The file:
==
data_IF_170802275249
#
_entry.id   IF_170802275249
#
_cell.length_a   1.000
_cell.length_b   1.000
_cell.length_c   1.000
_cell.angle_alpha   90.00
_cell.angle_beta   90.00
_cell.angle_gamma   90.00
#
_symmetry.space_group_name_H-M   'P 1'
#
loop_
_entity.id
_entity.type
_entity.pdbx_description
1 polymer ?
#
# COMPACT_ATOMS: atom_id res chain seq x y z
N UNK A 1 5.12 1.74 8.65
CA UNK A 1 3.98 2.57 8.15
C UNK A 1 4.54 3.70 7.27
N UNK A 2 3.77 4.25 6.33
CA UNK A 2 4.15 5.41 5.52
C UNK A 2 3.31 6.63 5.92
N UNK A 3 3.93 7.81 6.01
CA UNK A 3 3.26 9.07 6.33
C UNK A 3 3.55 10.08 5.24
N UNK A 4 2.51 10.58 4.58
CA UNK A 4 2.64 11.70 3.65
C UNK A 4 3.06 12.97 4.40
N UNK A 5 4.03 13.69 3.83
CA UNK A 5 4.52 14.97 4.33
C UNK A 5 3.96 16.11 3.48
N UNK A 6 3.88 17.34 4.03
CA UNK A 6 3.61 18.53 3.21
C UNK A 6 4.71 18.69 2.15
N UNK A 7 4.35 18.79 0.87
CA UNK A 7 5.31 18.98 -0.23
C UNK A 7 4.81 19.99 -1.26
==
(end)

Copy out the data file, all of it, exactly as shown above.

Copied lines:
data_IF_170802275249
#
_entry.id   IF_170802275249
#
_cell.length_a   1.000
_cell.length_b   1.000
_cell.length_c   1.000
_cell.angle_alpha   90.00
_cell.angle_beta   90.00
_cell.angle_gamma   90.00
#
_symmetry.space_group_name_H-M   'P 1'
#
loop_
_entity.id
_entity.type
_entity.pdbx_description
1 polymer ?
#
# COMPACT_ATOMS: atom_id res chain seq x y z
N UNK A 1 5.12 1.74 8.65
CA UNK A 1 3.98 2.57 8.15
C UNK A 1 4.54 3.70 7.27
N UNK A 2 3.77 4.25 6.33
CA UNK A 2 4.15 5.41 5.52
C UNK A 2 3.31 6.63 5.92
N UNK A 3 3.93 7.81 6.01
CA UNK A 3 3.26 9.07 6.33
C UNK A 3 3.55 10.08 5.24
N UNK A 4 2.51 10.58 4.58
CA UNK A 4 2.64 11.70 3.65
C UNK A 4 3.06 12.97 4.40
N UNK A 5 4.03 13.69 3.83
CA UNK A 5 4.52 14.97 4.33
C UNK A 5 3.96 16.11 3.48
N UNK A 6 3.88 17.34 4.03
CA UNK A 6 3.61 18.53 3.21
C UNK A 6 4.71 18.69 2.15
N UNK A 7 4.35 18.79 0.87
CA UNK A 7 5.31 18.98 -0.23
C UNK A 7 4.81 19.99 -1.26